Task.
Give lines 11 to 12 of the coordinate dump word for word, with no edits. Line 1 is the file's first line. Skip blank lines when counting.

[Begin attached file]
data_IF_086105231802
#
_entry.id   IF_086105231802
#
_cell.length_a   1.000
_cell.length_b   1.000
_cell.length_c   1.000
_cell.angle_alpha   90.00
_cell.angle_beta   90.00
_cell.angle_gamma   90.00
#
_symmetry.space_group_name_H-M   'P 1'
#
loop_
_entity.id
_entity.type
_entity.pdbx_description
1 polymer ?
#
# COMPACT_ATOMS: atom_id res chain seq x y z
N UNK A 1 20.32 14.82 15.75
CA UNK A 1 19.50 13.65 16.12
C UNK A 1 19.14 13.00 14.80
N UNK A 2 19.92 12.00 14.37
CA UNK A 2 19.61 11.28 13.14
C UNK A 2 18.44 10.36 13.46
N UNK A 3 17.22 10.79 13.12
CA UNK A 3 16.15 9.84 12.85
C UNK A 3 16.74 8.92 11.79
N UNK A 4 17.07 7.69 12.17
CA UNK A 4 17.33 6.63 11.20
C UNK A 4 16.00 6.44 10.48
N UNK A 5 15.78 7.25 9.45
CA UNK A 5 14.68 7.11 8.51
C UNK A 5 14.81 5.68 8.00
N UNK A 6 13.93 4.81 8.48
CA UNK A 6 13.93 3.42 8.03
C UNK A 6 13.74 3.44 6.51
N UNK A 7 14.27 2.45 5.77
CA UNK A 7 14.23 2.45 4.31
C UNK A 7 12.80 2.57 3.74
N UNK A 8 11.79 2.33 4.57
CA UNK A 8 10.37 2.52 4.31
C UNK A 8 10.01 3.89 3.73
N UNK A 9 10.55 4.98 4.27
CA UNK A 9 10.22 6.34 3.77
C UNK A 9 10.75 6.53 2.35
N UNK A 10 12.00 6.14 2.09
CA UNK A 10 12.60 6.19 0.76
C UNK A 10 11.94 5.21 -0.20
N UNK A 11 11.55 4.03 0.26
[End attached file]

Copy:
#
_symmetry.space_group_name_H-M   'P 1'